More than ever Canada’s constitutional monarchy should be treasured as a distinct asset for the nation.
Following Queen Elizabeth II’s historic Diamond Jubilee in 2012, there is renewed interest in the institution of the Crown in Canada and the roles of the queen, governor general, and lieutenant governor. Author D. Michael Jackson traces the story of the monarchy and the Crown and shows how they are integral to Canada’s parliamentary democracy. His book underscores the Crown’s key contribution to the origins, evolution, and successful functioning of Canadian federalism, while the place of the monarchy in francophone Canada and the First Nations receives special attention.
Complex issues such as the royal prerogative, constitutional conventions, the office of lieutenant governor, and Canada’s honours system are made readily accessible to the general reader. Jackson examines the option of republican governance for Canada and concludes that responsible government under a constitutional monarchy is far preferable. He further argues that the Crown should be treasured as a distinct asset for Canada.
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About the Author
D. Michael Jackson was chief of protocol for the Government of Saskatchewan from 1980 to 2005, coordinated 10 royal tours for the province, and established the provincial honours program. Appointed Commander of the Royal Victorian Order by Queen Elizabeth II in 2005, he is a Member of the Saskatchewan Order of Merit and lives in Regina.
Table of Contents
Introduction: The Crown in Canada
I Canada - Historically a Constitutional Monarchy
Five Centuries of Monarchy
Independence and Legitimacy
The Monarchy and Quebec
The Monarchy and the First Nations
II Crown, Parliamentary Democracy, and the Royal Prerogative
A Monarchical Constitution
The Royal Prerogative – No Dead Letter
The Reserve Powers I: Dissolution and Prorogation
Reserve Powers of the Governor General and “The King-Byng Affair”
The Issue of Dissolution in 2008
The Issue of Prorogation in 2008-2009
The Reserve Powers II: Appointment and Dismissal
The Question of Honours
Honours after Confederation
The Bennett Revival of Honours
Honours Disappear Again – and Re-emerge
The Move to National Honours
III The Provincial Crown in Canada - From Subordinate to Coordinate
The Divisible Crown
Executive Sovereignty and the Royal Prerogative
Queen’s Counsel and Escheats
Resolving the Stand-Off: The Maritime Bank Case and Beyond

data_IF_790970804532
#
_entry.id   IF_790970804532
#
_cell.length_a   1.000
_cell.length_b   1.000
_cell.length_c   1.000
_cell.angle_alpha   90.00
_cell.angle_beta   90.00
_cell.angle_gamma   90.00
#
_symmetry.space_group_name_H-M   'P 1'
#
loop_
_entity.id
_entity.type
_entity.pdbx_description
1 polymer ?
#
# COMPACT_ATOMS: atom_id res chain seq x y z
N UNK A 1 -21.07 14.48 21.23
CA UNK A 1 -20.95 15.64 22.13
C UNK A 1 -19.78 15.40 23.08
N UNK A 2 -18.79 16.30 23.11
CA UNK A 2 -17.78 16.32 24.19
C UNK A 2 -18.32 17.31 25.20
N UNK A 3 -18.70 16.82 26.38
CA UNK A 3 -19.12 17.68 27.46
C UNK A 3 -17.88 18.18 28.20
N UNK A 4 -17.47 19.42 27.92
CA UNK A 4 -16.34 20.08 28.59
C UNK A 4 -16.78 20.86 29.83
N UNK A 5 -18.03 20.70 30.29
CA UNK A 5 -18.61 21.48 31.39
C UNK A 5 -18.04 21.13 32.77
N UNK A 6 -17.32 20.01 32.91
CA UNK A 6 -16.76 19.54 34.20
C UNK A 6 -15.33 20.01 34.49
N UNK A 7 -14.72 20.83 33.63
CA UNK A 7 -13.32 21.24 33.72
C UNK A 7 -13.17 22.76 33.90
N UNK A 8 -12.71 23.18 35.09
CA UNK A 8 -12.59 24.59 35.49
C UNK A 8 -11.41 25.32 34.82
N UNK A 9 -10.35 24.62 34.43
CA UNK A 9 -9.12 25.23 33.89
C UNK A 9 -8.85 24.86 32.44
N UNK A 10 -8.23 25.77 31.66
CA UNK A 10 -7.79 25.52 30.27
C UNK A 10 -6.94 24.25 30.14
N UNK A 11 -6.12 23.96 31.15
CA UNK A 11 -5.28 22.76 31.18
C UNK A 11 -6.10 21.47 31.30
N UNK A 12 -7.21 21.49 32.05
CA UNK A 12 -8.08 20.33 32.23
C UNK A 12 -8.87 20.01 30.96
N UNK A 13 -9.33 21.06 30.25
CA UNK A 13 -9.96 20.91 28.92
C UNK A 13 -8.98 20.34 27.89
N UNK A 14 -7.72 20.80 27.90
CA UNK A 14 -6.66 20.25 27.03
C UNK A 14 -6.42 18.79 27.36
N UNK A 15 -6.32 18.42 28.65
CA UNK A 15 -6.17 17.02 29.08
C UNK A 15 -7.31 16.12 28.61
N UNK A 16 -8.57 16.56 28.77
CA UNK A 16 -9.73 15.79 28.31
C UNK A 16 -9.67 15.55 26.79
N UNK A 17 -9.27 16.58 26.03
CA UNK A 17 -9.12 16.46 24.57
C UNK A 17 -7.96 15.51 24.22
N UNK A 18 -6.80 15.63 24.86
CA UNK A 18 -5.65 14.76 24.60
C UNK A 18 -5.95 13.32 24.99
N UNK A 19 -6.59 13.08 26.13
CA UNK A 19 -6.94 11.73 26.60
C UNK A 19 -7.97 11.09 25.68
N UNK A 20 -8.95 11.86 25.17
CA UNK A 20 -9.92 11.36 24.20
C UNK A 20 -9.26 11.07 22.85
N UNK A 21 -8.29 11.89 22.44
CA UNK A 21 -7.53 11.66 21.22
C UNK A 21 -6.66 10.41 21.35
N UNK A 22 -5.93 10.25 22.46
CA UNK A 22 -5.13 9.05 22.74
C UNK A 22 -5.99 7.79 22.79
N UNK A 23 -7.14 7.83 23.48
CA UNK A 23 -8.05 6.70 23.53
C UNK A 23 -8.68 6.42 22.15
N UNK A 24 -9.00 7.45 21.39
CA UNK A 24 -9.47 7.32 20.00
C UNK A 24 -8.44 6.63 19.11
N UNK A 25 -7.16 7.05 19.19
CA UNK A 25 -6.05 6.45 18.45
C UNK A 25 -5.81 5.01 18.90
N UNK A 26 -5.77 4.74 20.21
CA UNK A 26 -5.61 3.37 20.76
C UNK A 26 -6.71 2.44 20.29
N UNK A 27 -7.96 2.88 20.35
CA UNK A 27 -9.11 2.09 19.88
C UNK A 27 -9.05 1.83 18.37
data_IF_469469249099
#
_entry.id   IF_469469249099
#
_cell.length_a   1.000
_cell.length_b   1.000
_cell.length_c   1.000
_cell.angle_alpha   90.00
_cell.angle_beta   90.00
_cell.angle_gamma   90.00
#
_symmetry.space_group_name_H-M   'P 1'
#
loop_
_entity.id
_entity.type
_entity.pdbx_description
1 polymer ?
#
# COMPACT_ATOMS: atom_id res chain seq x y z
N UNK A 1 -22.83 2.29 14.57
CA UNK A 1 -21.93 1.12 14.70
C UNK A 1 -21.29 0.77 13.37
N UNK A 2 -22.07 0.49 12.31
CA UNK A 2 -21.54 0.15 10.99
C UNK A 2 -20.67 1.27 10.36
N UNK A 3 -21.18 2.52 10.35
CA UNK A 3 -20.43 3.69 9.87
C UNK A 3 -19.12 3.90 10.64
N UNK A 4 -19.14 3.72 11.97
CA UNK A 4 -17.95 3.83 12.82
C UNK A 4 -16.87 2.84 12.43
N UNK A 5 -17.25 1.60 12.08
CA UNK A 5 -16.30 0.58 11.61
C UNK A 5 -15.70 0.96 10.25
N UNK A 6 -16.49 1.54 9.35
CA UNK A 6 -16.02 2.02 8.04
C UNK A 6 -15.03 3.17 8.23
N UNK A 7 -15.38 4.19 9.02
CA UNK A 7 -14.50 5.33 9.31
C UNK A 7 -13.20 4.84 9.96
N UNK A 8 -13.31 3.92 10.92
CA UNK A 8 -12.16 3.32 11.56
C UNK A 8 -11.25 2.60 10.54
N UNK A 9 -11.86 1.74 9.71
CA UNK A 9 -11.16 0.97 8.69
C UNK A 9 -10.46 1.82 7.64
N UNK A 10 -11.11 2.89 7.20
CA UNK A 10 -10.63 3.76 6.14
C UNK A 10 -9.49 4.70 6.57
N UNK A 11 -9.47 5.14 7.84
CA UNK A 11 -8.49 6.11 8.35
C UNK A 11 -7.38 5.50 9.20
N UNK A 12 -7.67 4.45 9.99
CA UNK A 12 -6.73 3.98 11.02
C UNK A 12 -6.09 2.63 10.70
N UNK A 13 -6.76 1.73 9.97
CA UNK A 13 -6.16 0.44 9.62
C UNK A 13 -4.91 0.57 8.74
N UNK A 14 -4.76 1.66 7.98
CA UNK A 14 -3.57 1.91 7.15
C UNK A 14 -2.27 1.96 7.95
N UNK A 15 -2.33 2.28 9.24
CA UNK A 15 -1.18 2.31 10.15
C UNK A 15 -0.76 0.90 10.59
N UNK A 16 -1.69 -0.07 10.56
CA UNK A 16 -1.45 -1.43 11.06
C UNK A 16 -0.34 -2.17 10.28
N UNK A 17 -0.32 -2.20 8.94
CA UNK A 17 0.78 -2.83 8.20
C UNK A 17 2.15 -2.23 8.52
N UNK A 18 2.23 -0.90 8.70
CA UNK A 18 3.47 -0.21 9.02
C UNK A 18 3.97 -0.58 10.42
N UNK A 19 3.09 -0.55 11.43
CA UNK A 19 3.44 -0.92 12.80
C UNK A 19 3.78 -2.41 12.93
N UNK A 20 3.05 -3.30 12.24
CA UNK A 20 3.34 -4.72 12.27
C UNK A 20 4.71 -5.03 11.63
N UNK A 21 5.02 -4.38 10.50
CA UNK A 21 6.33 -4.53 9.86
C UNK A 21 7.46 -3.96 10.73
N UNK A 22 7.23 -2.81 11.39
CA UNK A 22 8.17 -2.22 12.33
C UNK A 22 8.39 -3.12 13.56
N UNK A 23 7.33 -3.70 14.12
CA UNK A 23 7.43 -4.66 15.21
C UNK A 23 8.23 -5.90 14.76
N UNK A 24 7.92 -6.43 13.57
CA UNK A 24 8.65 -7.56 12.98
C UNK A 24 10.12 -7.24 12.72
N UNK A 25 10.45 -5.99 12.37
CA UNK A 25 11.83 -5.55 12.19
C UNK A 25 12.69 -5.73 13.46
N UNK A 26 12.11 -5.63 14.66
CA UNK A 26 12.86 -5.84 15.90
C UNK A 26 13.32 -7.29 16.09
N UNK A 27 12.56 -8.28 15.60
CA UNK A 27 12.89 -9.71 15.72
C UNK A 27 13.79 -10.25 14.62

Did the Judicial Committee of the Privy Council Subvert the Fathers of Confederation?
Comparison with Australia
Status of the Governors
The Courts – a Very Different Pattern from Canada
IV Lieutenant Governors - Prestige, Obscurity and Revival
Vice-Regal Powers: Refusal and Reservation of Royal Assent
Vice-Regal Powers: Appointment and Dismissal, Prorogation and Dissolution Federal Officer?
Vice-Regal Appointments and Tenure
Decline of the Lieutenant Governor
Vice-Regal Revival in Canada’s Provinces
A Case Study: Saskatchewan
Vice-Regal Ups and Downs: The Story of Saskatchewan’s Government House
The Decline and Near Fall of Government House
Revival and Renewal
Revival and Renewal Redux – and Expansion
V The Contemporary Provincial Crown
The Constitutional Role
Appointment and Dissolution
Dissolution and Dismissal: A Case Study – British Columbia
Special Warrants: A Case Study - Saskatchewan
Vice-Regal Intervention: A Case Study – Alberta
Issues in Ontario
To be consulted, to encourage and to warn
A Case Study: Saskatchewan Resuscitates Bagehot
The Decorative Functions of the Crown
A Case Study: Saskatchewan
More Than One Crown? Provincial Honours in Canada
Provincial Honours – the Beginnings
A Case Study: Saskatchewan and Provincial Honours
The Contrast with Australia
Public Initiatives and Civil Society: the Saskatchewan Experience
“Royal Saskatchewan”: A Case Study of Royal Tours
Enhancing the Provincial Crown
Vice-Regal Resources and Accountability
VI Canada: Federal Monarchy - or Federal Republic?
Downplaying the Monarchy
Governor General and Prime Minister
Tensions: The Governor General and Prime Ministerial Government
A Republican Option for Canada?
Head of State
Presidential Powers and Status
Codification of the Reserve Powers?
The Governor General as Canadian “Head of State”
Trudeau’s Bill C-60
Rideau Hall on a Republican Roll
The Letters Patent of 1947
A Lapsed Monarchy?
Federalism in Monarchy and Republic
Canada and Australia
The First Nations
Individual and Community
The Monarchy Rebounds